Monday, November 30, 2009

2 Thessalonians 1:11-12

V11-12 – 11With this in mind, we constantly pray for you, that our God may count you worthy of His calling, and that by His power He may fulfill every good purpose of yours and every act prompted by your faith. 12We pray this so that the name of our Lord Jesus may be glorified in you, and you in Him, according to the grace of our God and the Lord Jesus Christ [or God and Lord Jesus Christ].

Paul concludes this opening chapter with prayer. He remembers the faith of Thessalonians as well as the coming judgment and prays that God would preserve them and further sanctify them (v11). He mentions God’s calling again, and it hearkens us back to 1 Thessalonians 2:12 and foreshadows his coming teaching in 2 Thessalonians 2:14. He also talks about being counted worthy again. This verse is somewhat difficult to translate (Calvin renders it, “Wherefore also we pray always for you, that our God would count you worthy of this calling, and fulfill all the good pleasure of His goodness, and the work of faith with power”) and therefore interpret. But we can acknowledge that in issuing this prayer, he reminds the Thessalonians that perseverance and sanctification are all of God.

Next, Paul reveals why he prays this prayer. It is so Jesus “may be glorified in you, and you in Him, according to the grace of our God” (v12). Calvin says, “He calls us back to the chief end of our whole life – that we may promote the Lord’s glory. What he adds, however, is more especially worthy of notice, that those who have advanced the glory of Christ will also in their turn be glorified in Him.” Therefore, says Calvin, “If we are not worse than stupid, we must aim with all our might at the advancement of the glory of Christ, which is connected with ours.”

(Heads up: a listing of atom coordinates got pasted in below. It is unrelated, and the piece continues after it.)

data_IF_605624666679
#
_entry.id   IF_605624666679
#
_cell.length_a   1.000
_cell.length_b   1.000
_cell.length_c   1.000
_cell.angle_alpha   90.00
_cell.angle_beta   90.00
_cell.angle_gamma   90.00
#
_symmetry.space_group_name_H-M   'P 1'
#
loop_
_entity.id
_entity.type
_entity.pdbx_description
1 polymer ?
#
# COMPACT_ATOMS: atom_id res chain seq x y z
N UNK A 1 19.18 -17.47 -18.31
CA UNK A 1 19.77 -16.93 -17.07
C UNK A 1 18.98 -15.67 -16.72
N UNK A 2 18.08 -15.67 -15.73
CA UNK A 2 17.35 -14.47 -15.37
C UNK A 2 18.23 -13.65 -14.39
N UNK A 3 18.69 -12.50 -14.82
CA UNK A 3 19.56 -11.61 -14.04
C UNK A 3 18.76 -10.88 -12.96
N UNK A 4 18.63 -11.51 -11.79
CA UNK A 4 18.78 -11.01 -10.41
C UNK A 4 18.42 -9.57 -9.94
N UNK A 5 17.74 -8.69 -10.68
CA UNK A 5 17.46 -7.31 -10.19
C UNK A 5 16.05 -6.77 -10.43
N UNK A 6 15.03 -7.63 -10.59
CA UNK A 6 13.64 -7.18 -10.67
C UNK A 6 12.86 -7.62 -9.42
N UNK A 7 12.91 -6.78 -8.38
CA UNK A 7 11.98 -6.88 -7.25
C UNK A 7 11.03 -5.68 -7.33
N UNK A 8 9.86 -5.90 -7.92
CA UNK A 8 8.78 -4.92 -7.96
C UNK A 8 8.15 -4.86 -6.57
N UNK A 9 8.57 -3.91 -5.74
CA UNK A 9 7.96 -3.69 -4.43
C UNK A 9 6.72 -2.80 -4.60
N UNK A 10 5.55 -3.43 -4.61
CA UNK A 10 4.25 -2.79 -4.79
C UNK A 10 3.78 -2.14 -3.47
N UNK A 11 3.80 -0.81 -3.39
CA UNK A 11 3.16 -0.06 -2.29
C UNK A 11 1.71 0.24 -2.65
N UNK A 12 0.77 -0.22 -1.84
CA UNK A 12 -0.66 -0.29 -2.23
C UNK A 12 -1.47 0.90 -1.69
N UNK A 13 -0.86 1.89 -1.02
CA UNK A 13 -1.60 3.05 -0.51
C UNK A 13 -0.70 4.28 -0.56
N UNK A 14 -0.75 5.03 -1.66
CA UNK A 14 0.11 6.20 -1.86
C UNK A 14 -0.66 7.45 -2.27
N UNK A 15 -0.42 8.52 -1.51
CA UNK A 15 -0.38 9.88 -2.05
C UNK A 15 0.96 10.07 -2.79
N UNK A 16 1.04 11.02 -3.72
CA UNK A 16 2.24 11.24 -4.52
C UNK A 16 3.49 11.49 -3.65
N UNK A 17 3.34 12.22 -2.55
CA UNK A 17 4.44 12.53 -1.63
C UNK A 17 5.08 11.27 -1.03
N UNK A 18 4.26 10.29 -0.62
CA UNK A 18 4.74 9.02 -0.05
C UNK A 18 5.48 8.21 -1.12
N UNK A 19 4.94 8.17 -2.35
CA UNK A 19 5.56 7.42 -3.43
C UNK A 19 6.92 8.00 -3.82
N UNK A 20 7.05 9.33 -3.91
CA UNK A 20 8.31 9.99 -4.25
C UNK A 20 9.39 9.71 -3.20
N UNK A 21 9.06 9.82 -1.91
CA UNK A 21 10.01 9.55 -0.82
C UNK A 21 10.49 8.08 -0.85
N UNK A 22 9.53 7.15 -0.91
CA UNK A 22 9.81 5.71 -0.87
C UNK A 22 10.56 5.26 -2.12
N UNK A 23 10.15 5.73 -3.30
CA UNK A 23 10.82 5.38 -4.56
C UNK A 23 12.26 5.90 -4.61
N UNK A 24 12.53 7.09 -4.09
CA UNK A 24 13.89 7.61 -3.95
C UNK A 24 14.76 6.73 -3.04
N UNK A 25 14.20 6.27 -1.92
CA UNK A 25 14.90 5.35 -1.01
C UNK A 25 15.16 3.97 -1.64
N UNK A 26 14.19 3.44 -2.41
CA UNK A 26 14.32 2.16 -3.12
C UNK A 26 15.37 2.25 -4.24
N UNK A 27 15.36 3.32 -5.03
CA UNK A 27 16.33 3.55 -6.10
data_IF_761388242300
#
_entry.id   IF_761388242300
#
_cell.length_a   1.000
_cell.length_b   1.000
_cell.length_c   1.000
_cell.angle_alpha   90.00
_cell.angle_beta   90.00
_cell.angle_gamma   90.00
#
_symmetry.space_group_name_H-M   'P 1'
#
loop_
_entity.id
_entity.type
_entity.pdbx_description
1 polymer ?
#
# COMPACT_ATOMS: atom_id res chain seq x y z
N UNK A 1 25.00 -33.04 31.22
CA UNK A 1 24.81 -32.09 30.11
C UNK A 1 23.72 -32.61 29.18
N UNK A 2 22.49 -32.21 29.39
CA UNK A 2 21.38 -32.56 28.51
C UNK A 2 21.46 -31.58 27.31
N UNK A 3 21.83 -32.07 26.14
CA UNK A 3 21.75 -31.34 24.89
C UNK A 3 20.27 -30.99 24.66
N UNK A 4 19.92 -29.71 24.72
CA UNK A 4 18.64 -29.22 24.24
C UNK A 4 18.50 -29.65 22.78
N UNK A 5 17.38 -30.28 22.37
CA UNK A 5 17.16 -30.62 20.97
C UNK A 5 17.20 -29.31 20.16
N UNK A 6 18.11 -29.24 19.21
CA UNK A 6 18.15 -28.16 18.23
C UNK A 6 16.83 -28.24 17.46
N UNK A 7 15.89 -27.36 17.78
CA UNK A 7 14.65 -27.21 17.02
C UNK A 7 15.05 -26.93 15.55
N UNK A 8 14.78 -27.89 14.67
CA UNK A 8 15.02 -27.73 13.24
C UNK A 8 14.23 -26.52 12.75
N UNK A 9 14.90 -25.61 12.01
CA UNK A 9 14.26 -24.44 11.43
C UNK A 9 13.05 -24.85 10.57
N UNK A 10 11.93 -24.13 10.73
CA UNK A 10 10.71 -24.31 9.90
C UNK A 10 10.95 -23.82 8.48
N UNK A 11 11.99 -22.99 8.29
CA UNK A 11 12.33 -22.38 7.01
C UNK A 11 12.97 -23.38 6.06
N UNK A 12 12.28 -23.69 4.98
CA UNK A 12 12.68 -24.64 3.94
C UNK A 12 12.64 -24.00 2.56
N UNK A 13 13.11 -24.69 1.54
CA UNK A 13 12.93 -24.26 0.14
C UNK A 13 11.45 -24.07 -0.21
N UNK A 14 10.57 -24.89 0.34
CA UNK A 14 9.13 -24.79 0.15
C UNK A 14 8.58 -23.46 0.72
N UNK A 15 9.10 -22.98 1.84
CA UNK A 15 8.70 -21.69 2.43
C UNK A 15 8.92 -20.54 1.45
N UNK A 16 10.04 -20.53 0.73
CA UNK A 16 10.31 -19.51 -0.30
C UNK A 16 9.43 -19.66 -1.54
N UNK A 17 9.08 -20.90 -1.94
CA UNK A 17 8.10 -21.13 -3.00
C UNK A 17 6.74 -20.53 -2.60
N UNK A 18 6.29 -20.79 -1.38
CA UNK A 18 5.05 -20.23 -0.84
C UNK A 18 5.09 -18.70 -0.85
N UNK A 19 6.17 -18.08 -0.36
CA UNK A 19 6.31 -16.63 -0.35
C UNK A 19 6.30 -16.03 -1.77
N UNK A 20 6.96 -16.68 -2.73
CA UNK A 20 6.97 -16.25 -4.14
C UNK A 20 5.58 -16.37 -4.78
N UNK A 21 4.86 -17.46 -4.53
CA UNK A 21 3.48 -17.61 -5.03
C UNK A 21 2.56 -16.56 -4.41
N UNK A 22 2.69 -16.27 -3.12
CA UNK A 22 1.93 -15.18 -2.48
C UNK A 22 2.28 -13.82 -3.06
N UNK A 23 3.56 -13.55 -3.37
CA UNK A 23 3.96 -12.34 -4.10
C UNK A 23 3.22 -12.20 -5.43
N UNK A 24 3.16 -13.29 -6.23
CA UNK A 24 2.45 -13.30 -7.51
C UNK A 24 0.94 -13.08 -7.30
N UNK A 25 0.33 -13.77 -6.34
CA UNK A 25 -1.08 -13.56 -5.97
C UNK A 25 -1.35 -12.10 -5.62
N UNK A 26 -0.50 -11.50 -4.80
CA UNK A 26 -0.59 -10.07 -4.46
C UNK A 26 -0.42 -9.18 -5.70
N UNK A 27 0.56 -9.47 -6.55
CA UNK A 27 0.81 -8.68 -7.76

Finally, you see the alternate translation at the end of v12. This is either Paul’s repeat conveyance of the intimate unity between Father and Son (as in 2 Thessalonians 1:1,2; 2:16; 1 Thessalonians 1:1; 3:11), or a clear testimony to the Deity of Jesus Christ (Romans 9:5; Titus 2:13; 2 Peter 1:1). The Greek phrase could truly be rendered either way. Soli Deo Gloria!

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